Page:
Ankit is a cinephile who especially admires Guru Dutt and Paul Thomas Anderson. However, he says that his affinity for film music is what inspired his niche of work. “I am a strong believer of the usage of film songs as a narrative device and I’m always on the lookout for how films use it interestingly, as much as also being disappointed when they are used only for some minor entertainment. And my analysis of songs/music is rooted in my analysis of films, and vice versa. I don’t see them as separate entities. But regardless of this too, I try to experience cinema in a very musical way because a musical rhythm is inherent to the experience of film. If there is one art form that cinema most closely resembles to it is music, because they are both very sensory experiences and flow in a similar manner.”

Apart from writing analytical pieces, he also curates and edits stills and videos from films. The most popular video from Fables of Film is an analysis of the song ‘Kun Faya Kun’ from Rockstar presented in a Reel format. The video has 860K views on the platform. Fables of Films also boasts of a whopping 27.9k followers on Instagram.

Maybe one of the most idiosyncratic Instagram pages on Indian cinema is Sudarshan P’s Notwhyral. In his own words, Notwhyral is a page that “is supposed to have clips that would have gone viral if there was internet back in the day but over time I have started posting clips that just wouldn’t happen now. That is just so refreshing when you look at it through the context of how things are today.”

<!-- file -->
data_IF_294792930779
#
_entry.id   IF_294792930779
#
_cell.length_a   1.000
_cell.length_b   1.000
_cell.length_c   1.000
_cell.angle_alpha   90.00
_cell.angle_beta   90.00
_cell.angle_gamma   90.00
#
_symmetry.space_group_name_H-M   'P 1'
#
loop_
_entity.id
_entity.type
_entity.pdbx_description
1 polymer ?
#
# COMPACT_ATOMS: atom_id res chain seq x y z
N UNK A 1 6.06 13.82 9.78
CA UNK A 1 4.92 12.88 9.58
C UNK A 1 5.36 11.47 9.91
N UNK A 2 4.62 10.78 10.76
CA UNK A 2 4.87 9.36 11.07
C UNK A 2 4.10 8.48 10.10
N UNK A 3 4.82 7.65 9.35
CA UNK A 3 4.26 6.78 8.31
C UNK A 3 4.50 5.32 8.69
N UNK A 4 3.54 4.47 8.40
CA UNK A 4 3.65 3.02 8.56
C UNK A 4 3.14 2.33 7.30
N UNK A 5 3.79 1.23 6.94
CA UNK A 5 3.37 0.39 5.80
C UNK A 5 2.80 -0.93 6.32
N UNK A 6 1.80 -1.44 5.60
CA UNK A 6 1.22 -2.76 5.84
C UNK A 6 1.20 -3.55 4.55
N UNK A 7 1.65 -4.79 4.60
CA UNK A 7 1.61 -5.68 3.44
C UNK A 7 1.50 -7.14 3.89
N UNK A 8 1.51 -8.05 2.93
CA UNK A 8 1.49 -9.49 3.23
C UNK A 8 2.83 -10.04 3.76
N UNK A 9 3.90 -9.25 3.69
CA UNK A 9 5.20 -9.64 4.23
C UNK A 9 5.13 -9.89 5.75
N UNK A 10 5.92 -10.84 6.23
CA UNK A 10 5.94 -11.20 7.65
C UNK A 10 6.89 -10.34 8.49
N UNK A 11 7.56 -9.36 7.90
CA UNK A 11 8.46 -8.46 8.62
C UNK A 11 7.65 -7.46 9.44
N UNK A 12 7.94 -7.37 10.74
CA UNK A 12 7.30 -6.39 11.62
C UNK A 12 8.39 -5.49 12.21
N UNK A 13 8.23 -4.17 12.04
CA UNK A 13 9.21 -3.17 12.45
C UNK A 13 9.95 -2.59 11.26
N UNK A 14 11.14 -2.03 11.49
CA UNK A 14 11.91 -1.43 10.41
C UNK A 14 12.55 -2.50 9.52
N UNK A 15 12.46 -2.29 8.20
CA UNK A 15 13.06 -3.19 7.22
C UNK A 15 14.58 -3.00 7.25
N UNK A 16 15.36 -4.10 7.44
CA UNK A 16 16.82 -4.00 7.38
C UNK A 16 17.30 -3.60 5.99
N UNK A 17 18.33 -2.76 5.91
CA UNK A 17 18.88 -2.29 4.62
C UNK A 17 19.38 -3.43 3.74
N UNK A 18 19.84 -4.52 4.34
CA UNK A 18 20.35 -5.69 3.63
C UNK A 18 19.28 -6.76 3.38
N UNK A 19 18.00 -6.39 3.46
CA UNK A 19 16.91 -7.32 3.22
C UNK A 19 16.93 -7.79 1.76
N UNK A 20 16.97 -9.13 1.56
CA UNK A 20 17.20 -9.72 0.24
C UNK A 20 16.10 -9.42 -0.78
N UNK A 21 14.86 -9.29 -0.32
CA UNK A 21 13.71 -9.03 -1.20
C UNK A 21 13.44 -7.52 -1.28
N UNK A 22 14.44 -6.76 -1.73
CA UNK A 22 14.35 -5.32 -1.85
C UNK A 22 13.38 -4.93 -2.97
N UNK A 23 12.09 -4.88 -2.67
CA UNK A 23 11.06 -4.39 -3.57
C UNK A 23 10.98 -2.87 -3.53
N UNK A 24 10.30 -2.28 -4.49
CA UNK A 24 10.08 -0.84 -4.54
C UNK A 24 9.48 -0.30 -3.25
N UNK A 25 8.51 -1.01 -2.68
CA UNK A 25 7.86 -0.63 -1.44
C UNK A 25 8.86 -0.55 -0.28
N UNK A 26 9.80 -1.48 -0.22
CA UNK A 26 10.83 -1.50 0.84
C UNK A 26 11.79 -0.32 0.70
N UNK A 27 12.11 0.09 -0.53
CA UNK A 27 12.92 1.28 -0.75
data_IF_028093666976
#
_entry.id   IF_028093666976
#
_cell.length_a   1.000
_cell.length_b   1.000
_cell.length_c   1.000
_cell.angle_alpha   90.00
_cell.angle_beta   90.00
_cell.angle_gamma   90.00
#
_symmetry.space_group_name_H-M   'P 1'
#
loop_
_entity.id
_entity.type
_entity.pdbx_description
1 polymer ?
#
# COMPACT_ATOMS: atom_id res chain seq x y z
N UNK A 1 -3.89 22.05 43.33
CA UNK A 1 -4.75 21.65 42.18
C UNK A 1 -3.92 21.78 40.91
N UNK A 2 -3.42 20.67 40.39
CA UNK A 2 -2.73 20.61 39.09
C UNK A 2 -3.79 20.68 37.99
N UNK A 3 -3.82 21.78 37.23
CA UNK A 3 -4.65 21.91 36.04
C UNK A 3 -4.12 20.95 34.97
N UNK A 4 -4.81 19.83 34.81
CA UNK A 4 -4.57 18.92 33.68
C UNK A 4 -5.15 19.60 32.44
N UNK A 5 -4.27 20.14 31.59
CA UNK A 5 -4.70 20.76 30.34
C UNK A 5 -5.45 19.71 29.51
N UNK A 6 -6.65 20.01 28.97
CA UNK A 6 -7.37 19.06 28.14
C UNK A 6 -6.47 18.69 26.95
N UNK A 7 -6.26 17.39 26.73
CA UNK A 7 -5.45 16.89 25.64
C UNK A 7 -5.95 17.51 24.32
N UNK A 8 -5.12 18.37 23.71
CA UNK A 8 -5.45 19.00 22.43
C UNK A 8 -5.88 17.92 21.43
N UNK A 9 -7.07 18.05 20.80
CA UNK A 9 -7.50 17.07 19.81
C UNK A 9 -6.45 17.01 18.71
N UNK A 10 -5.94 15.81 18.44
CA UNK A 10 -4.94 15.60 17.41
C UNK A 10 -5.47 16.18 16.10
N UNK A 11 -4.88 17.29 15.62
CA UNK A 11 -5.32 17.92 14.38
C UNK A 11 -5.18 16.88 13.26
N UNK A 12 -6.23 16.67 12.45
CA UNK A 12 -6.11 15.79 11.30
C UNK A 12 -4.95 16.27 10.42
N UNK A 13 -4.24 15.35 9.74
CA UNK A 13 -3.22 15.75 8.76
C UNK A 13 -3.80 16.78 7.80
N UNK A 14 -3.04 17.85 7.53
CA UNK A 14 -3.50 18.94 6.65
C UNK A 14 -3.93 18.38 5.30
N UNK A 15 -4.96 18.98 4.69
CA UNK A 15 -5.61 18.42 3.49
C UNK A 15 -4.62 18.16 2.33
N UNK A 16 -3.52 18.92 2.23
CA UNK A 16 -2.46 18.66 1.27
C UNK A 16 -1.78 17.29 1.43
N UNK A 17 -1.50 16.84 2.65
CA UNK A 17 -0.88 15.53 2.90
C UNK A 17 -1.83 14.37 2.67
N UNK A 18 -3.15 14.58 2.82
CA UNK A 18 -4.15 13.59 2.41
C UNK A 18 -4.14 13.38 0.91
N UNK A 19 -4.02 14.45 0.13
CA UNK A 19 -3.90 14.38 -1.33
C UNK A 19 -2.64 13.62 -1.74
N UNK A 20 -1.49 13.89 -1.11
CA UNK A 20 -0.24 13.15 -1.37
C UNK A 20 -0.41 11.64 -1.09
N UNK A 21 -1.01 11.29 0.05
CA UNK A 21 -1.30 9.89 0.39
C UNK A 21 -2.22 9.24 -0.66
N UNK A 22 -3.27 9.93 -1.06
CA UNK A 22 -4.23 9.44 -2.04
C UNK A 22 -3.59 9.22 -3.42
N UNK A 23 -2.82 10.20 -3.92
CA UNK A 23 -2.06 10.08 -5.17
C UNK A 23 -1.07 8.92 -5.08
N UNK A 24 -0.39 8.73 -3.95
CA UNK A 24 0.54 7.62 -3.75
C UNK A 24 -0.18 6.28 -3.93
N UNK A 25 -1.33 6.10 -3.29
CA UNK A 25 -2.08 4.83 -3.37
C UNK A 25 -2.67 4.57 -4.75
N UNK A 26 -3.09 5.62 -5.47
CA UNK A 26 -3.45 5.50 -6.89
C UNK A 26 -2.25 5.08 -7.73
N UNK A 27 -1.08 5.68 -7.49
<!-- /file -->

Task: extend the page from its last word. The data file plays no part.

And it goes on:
Since he started the page in February, NotWhyral has amassed a ‘community’ of 18.4K people on the app. From precious interviews of artists like late Shashi Kapoor and Amjad Khan, rare footage from concerts of Kishore Kumar and Nusrat Fateh Ali Khan to clips of A-listers throwing tantrums on set, NotWhyral has a truly surprising range of video clips.

NotWhyral’s success comes from carefully curated and edited videos, and also from its diverse audience who have varied interests. “I feel the generation that has grown up having YouTube as a major form of entertainment craves sincerity in interviews. I see a lot of young people, around 16-18 year old, liking the way Dilip Kumar spoke Urdu, which is very interesting. Maybe millennials grew up watching TV that took itself too seriously and so craved an informal MTV or the use of slangs. But the generation that grew up watching YouTube, I feel, likes watching Guftagoo with Irrfan and Neelesh Misra. There is so much sarcasm and self referencing that sincerity becomes refreshing to watch. For example, I never expected Gen Z to find a clip of Gulzar meeting Amrita Pritam interesting,” he explains.

As he prophesized before starting the page, a lot of his videos do go viral in real time. His most famous video of Saif Ali Khan’s hilarious candour during an interview has one million views on his page, and can now be found on various platforms like Twitter, Facebook and news portals. Some of his other popular videos include that of Aamir Khan putting up posters of Qayamat Se Qayamat Tak around Mumbai, AR Rahman walking off a stage without singing, as requested by Gul Panag and the team of Lagaan practicing the song ‘Ghanan Ghanan.’

Why is Instagram such a popular platform to make content on Bollywood and cinema? “I think cinephile accounts have always been around: People who were good at writing about films just moved from blogs and video essays to Instagram posts, which is great,” he shares.

Sakshu of Sukoonghar says that the rise of cinema-related content stems from nostalgia, “The kind of 2 years we have had, people loved living in nostalgia. With lesser releases, OTT platforms made us go back to the early 2000s songs and movies and reminiscing that era through movies again made us stay in that zone longer than we thought. It somehow gave us a comfort of home,” she signs off.